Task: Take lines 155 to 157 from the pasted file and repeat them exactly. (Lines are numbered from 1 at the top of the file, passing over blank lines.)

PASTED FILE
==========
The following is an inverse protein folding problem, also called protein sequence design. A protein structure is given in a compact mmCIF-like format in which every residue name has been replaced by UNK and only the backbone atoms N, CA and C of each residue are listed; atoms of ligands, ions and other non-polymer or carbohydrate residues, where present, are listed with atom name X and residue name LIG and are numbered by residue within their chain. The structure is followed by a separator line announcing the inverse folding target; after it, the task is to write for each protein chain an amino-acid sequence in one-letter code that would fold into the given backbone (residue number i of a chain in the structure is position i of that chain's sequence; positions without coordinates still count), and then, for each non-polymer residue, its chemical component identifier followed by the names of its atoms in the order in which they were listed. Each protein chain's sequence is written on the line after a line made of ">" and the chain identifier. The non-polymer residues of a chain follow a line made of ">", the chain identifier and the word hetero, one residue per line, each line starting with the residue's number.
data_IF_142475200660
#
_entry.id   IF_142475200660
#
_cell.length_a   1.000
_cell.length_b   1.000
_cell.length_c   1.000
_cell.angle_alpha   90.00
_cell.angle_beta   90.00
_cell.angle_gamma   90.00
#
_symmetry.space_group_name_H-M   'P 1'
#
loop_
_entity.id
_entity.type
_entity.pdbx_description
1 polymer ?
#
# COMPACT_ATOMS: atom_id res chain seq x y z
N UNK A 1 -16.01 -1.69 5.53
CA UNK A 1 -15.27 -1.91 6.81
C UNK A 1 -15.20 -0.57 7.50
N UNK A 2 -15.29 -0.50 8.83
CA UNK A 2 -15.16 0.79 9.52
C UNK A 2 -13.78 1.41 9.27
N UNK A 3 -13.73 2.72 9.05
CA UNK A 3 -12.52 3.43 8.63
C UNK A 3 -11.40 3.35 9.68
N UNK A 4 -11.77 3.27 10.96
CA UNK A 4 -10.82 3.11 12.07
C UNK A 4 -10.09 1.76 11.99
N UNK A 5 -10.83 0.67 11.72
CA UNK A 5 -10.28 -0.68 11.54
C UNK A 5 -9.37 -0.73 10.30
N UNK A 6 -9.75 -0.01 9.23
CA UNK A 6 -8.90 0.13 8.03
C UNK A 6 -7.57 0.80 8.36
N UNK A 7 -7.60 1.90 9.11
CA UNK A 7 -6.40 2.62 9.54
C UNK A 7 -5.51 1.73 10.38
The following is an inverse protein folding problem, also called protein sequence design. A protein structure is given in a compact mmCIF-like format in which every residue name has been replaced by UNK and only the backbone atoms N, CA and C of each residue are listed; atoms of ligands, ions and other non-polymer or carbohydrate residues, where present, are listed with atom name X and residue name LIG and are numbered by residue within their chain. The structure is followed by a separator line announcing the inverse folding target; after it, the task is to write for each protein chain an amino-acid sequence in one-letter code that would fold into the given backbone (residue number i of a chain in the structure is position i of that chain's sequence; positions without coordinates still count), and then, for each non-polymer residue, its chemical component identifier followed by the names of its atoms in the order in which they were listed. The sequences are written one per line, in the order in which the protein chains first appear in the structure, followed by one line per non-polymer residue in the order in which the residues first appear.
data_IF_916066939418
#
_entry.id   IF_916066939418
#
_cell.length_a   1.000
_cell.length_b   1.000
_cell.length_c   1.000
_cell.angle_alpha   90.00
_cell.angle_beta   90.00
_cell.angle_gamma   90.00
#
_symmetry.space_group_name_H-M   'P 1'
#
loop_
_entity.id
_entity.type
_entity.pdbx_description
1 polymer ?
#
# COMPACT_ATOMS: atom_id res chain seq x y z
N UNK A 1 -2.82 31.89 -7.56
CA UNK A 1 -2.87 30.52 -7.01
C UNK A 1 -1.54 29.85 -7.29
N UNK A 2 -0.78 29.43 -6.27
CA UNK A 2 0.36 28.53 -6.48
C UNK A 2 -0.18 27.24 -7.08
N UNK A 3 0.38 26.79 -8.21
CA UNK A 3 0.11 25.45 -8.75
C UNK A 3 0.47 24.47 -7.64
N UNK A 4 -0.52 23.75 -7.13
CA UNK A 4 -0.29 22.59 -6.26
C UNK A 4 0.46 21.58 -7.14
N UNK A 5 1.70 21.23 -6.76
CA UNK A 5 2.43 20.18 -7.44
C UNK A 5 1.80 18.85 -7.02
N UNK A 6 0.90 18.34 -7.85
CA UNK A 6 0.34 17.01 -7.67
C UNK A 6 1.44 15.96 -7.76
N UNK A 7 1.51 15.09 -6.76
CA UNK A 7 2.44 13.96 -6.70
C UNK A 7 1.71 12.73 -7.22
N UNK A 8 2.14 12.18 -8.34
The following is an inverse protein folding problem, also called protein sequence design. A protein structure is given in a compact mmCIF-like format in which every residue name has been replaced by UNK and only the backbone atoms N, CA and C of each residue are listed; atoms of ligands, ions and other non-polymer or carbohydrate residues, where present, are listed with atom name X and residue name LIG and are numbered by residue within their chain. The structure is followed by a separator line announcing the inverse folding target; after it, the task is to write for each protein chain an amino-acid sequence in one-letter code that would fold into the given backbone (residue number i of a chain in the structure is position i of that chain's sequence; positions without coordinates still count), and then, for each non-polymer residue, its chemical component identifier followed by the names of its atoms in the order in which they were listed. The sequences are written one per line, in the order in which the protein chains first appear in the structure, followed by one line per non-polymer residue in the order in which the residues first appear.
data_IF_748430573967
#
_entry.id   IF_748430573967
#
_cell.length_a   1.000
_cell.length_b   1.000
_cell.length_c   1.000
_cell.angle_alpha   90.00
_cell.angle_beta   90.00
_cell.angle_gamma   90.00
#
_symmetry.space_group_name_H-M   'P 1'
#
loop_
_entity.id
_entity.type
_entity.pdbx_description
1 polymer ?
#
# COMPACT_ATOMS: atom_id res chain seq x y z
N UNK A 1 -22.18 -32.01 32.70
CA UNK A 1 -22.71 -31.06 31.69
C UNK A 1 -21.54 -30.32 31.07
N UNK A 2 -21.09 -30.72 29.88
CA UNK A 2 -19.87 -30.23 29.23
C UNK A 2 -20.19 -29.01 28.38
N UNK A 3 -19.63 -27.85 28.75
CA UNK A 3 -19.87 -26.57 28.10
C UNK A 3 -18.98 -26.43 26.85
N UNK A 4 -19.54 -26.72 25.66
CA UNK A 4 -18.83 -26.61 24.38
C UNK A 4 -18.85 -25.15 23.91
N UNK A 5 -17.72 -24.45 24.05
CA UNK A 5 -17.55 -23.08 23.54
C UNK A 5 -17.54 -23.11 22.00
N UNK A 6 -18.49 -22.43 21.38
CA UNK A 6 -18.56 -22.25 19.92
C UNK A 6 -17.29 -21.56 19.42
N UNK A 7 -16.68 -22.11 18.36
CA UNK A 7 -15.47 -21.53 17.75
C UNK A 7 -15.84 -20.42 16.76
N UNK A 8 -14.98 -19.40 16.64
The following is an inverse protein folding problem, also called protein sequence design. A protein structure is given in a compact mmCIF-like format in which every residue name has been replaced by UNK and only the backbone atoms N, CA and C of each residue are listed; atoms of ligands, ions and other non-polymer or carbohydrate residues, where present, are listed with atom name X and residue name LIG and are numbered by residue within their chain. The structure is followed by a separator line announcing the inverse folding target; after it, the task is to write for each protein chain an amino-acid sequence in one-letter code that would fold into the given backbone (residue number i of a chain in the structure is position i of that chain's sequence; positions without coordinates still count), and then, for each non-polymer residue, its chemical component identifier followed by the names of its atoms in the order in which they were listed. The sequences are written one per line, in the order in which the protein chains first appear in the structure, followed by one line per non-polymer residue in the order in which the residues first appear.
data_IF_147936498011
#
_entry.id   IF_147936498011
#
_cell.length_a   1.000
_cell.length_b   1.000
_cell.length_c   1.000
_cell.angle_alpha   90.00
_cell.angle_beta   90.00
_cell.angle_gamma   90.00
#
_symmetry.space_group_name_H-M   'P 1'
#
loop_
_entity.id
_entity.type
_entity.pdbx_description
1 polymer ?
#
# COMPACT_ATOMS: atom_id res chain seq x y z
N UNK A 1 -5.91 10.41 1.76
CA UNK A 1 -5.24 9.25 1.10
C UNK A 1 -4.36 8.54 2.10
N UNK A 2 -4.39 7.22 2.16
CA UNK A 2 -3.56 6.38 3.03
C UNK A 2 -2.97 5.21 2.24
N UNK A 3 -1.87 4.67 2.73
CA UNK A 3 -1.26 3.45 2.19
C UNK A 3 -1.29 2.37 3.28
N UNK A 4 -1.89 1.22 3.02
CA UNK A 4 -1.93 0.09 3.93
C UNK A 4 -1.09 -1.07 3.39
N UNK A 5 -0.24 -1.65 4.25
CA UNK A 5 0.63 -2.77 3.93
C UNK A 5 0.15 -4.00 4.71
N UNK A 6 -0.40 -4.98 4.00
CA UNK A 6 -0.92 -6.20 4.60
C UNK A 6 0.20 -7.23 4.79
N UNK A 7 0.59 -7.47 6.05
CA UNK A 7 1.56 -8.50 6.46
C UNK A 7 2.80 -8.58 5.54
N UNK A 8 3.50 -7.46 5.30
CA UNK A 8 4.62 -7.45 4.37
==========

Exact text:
C UNK A 2 -2.97 5.21 2.24
N UNK A 3 -1.87 4.67 2.73
CA UNK A 3 -1.26 3.45 2.19